Big Name Authors Realize Their Old Contracts Don’t Cover eBooks; Route Around Old Publishers To Release New Versions

books by stephmcg

Big Name Authors Realize Their Old Contracts Don’t Cover eBooks; Route Around Old Publishers To Release New Versions
[Via Techdirt]

Late last year, we wrote about a legal fight, where Random House was fighting some of its authors who claimed that their old publishing contracts did not cover ebooks. Those authors wanted to go off and publish ebooks via other partners (or even directly themselves). Random House tried to claim that even though the contracts didn’t specifically cover ebooks, that it was more or less implied. The problem, of course, was that Random House had already lost a case about this very issue years back. So, this April, the company was forced to concede with the one author they were fighting — though it claimed this was an “exception.”

Except some other big name, old time authors know better. They’ve been realizing that they could be free to take their ebook versions elsewhere, and now they’re doing exactly that. A bunch of really well known authors, working via their agents, have decided to route around their publishers and offer some of the most popular books of all time as ebooks directly on Amazon’s Kindle, without going through a publishing house. Among the books released through this effort are works from Philip Roth, Martin Amis, Vladimir Nabokov, Hunter S Thompson, John Updike, William Burroughs and Saul Bellow along with many others. Basically, some of the biggest names in literature from the 20th century.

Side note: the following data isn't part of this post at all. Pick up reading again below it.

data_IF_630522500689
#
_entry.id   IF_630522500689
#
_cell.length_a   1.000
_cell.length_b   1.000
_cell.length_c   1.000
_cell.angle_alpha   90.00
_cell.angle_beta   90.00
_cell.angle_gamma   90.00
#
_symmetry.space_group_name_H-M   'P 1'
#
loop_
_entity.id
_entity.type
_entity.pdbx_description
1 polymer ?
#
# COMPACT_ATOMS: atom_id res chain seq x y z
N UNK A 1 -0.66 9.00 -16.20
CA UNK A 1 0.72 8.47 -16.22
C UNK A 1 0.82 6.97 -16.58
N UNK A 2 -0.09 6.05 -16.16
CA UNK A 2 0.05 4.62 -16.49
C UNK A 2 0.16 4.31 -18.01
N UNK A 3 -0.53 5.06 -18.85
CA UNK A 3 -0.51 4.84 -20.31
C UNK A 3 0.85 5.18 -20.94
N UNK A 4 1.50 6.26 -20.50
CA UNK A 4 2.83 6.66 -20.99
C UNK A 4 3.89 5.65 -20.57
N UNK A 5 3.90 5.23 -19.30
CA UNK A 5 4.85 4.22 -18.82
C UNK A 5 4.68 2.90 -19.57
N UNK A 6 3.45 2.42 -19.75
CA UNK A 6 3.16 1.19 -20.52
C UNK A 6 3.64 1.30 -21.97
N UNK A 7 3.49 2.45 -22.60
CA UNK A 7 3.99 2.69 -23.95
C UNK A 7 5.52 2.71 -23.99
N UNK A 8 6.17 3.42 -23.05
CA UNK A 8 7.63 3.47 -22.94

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This only works for a subset of authors, those who gained popularity before the publishers realized digital books were a necessary part of any contract. These guys fell through the loophole but will be ble to serve as a nice demonstration of what is possible for an established author if they can go directly to their audience.

Another instance of how digital makes it easier for an artist to reach their audience, even as it makes it possible to create copies of the art. I think that it is likely that reaching a much wider audience will have positive effects over the negative effects of free copies. 7-% royalties vs 25% could do that.

We shall see.